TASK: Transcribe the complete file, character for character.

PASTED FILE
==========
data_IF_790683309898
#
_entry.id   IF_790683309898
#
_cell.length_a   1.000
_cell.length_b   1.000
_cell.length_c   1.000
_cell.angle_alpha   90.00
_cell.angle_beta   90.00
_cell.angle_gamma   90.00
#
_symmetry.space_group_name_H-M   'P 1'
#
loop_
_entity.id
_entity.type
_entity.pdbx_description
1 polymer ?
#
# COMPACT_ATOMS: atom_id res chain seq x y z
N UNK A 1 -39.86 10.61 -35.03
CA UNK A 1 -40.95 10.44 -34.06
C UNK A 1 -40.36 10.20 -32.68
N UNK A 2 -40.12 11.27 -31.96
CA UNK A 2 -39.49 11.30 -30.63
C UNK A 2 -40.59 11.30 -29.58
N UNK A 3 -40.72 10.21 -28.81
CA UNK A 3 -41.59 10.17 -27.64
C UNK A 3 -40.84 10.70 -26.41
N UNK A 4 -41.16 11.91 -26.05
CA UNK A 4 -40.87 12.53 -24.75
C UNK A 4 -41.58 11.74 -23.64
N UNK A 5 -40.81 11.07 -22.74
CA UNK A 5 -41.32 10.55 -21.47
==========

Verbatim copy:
data_IF_790683309898
#
_entry.id   IF_790683309898
#
_cell.length_a   1.000
_cell.length_b   1.000
_cell.length_c   1.000
_cell.angle_alpha   90.00
_cell.angle_beta   90.00
_cell.angle_gamma   90.00
#
_symmetry.space_group_name_H-M   'P 1'
#
loop_
_entity.id
_entity.type
_entity.pdbx_description
1 polymer ?
#
# COMPACT_ATOMS: atom_id res chain seq x y z
N UNK A 1 -39.86 10.61 -35.03
CA UNK A 1 -40.95 10.44 -34.06
C UNK A 1 -40.36 10.20 -32.68
N UNK A 2 -40.12 11.27 -31.96
CA UNK A 2 -39.49 11.30 -30.63
C UNK A 2 -40.59 11.30 -29.58
N UNK A 3 -40.72 10.21 -28.81
CA UNK A 3 -41.59 10.17 -27.64
C UNK A 3 -40.84 10.70 -26.41
N UNK A 4 -41.16 11.91 -26.05
CA UNK A 4 -40.87 12.53 -24.75
C UNK A 4 -41.58 11.74 -23.64
N UNK A 5 -40.81 11.07 -22.74
CA UNK A 5 -41.32 10.55 -21.47